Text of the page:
The English funding council is pouring Pounds 8 million into projects to enhance teaching. Alison Utley reports. NEARLY everyone from the medievalists to the medics agrees that university teaching methods have got to change. Rapidly and radically.
But there the consensus ends. Should the lecture be abandoned? Is technology really a substitute for talking? How is real learning best achieved? And how can lecturers find out whether what they do every day actually works?
What has emerged quite clearly from a new Pounds 8 million programme to improve teaching and learning is that teachers in higher education are continually reinventing the wheel in their quest to better their students' experience.
Graham Gibbs is national coordinator for the Funding Teaching and Learning Programme (FTLP). This is an initiative by the Higher Education Funding Council for England under which 44 projects have received up to Pounds 250,000 each to stimulate improvements to teaching and learning methods - and more importantly to encourage the spread of ideas.
Professor Gibbs says teaching expertise must improve dramatically if lecturers are to stop repeating the same classroom experiments. "Teaching developments are going on all over the place but the results are not shared," he says. "Many a trick is missed."
He argues that this is a direct consequence of the university culture of autonomy that often actively discourages the spread of ideas across the sector.
In an attempt to encourage co-operation all the phase one winners of the FTLP will gather today in Nottingham. The programme is the first link the funding council has made between funding and teaching quality. In order to be eligible applicants must have received excellent quality ratings in their teaching assessments.
Bids for the initiative were invited in December 1995. HEFCE has committed the Pounds 8 million over the two years 1996/97 and 1997/98. From then on it will become a rolling programme. Once a quality assessment round has been completed, subjects assessed may become eligible for support under the next phase. Phase two projects are expected to begin in October of this year.
Professor Gibbs said the idea had been widely welcomed. "With all the recent attention paid to research assessment no one has actually pointed out that most lecturers are not research active. However, the funds to support teaching are far smaller. Research is where the rewards are."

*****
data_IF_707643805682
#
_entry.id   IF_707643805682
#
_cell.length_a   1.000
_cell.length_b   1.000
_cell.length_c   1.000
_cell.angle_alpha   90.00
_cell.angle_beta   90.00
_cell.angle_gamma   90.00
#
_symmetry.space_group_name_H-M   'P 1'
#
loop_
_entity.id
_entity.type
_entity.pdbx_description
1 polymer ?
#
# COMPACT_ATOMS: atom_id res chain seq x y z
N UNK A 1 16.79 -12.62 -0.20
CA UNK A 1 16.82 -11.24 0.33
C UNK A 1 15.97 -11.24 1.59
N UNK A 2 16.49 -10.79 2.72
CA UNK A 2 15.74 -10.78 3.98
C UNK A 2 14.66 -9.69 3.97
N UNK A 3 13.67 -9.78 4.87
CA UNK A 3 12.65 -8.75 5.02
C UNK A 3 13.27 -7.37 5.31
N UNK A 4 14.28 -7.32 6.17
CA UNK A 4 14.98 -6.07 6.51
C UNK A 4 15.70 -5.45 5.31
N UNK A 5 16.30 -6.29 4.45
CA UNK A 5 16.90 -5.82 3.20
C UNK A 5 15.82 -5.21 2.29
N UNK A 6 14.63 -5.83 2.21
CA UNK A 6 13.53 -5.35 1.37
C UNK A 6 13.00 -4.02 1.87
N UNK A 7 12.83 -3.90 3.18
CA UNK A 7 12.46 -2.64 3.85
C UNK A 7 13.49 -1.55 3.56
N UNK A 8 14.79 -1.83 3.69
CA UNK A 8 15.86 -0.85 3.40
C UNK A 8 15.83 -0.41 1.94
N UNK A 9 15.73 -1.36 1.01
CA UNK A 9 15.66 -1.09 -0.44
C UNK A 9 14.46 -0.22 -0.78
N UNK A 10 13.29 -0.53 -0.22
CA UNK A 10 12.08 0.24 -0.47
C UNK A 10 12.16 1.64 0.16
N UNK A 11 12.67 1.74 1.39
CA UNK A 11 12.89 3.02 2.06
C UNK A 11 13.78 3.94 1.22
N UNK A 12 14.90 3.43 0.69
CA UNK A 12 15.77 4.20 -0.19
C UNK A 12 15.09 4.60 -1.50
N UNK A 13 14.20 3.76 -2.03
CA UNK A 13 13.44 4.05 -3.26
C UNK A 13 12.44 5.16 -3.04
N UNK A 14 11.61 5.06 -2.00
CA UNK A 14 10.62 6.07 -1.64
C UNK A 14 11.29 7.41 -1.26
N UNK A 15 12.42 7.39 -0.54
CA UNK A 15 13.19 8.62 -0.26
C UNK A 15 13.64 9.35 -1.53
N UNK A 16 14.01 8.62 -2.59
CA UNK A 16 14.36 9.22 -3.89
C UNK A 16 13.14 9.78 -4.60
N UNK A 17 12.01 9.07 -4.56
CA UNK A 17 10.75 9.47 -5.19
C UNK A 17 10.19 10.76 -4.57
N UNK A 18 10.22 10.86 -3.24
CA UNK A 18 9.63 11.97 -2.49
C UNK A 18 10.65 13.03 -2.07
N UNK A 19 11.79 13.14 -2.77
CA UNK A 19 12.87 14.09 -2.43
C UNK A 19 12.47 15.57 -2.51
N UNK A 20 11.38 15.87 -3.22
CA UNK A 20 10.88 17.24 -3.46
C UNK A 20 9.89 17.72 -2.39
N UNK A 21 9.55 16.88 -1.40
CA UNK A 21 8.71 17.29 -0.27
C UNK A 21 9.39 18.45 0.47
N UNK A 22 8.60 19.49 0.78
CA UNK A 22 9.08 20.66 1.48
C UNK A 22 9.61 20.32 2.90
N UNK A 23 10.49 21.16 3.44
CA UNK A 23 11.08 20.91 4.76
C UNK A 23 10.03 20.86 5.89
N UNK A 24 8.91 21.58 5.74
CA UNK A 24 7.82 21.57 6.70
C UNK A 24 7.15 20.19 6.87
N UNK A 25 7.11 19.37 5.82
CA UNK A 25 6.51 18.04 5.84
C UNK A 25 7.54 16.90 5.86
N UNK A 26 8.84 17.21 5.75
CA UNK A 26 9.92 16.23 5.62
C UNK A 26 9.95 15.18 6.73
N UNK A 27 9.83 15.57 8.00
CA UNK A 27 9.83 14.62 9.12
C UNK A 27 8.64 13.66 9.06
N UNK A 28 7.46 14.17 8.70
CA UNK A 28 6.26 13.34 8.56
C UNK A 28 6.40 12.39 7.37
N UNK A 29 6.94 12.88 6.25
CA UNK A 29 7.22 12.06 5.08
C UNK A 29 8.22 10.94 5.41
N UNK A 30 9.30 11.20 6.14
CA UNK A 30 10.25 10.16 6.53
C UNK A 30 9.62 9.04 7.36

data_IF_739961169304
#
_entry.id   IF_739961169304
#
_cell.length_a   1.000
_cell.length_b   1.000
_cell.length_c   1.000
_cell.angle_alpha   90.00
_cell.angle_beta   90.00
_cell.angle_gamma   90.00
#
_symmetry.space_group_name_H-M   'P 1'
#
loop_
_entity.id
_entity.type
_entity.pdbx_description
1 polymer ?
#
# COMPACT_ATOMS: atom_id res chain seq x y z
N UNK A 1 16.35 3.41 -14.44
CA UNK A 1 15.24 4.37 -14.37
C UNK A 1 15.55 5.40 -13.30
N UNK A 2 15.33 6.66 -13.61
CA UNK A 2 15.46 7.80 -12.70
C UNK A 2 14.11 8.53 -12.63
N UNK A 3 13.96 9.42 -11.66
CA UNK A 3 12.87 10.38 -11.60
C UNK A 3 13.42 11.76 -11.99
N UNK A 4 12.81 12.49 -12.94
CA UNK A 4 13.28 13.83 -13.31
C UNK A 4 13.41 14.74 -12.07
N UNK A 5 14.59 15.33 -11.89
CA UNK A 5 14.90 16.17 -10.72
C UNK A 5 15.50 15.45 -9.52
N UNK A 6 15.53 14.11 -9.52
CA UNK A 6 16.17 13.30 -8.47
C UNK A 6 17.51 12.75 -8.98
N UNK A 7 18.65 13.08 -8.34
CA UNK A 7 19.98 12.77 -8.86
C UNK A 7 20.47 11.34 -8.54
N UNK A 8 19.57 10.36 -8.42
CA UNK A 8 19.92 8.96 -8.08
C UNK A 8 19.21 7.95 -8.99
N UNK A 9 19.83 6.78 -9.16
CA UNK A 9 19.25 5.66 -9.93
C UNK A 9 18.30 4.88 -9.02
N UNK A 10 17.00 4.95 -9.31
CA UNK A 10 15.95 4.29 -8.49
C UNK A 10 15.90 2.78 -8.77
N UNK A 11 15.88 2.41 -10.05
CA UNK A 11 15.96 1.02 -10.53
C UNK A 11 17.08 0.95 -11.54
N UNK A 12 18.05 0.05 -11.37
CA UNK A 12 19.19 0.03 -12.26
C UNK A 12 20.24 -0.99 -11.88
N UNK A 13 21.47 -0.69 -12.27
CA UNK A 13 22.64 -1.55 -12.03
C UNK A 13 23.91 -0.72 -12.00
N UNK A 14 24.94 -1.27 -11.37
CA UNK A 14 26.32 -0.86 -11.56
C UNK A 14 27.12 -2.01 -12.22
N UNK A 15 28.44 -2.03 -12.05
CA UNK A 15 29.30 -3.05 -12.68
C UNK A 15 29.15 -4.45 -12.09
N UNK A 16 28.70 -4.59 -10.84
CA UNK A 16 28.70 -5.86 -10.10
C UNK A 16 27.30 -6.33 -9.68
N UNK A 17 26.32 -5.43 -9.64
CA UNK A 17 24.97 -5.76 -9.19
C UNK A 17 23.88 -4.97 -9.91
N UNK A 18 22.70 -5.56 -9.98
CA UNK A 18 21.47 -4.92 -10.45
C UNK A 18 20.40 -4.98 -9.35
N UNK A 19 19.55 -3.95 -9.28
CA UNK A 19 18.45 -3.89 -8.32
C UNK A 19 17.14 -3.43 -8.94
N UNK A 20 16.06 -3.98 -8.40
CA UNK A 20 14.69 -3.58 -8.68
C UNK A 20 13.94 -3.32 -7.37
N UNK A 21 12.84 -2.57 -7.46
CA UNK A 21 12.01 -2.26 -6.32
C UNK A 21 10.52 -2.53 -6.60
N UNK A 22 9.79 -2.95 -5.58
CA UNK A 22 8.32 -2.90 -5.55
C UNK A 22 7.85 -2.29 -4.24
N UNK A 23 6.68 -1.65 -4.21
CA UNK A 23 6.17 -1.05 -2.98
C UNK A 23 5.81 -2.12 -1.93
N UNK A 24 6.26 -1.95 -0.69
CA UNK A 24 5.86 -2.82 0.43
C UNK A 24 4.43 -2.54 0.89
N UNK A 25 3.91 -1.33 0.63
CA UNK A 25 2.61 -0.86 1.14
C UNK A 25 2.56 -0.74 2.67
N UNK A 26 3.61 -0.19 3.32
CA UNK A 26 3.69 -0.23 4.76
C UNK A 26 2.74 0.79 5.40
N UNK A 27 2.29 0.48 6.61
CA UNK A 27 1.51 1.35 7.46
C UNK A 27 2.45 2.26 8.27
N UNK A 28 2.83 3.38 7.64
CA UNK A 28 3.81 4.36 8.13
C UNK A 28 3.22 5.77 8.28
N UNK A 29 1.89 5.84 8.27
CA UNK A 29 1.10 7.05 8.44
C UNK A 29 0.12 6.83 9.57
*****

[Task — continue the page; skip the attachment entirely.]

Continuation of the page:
The FTLP is a sign of a shift away from the research bias. This is particularly good news for the former polytechnics which tend to miss out in the struggle for research prizes, he says.
But while the FTLP can play an important part in improving the status of teaching, Professor Gibbs stresses that it alone can not bring about the changes needed.
Various projects have received awards in all kinds of institutions, from developing reflective practice in history at Bath College of Higher Education to effective project work in computer science at the University of Kent.
Huddersfield University has received two awards, one in computer-assisted musical awareness and another focusing on improvements to student learning through sandwich placements. The University of East Anglia, Sheffield Hallam and Southampton universities have also received two awards each and York has three, in architecture, heritage studies and the teaching of interview skills.
Almost half of the projects are led by new universities, which tended to submit very different ideas to those of older institutions. The new universities have a history of educational development programmes and collaboration with colleges of higher education.
In contrast, older universities have had the resources to develop teaching quality within their own departments and any innovations have tended to stay there.
To get programme backing, the skills demonstrated must be readily transferable, not just for elite institutions. "We need to know not just whether people are good at teaching Egyptology but whether they are good at influencing others," Professor Gibbs says.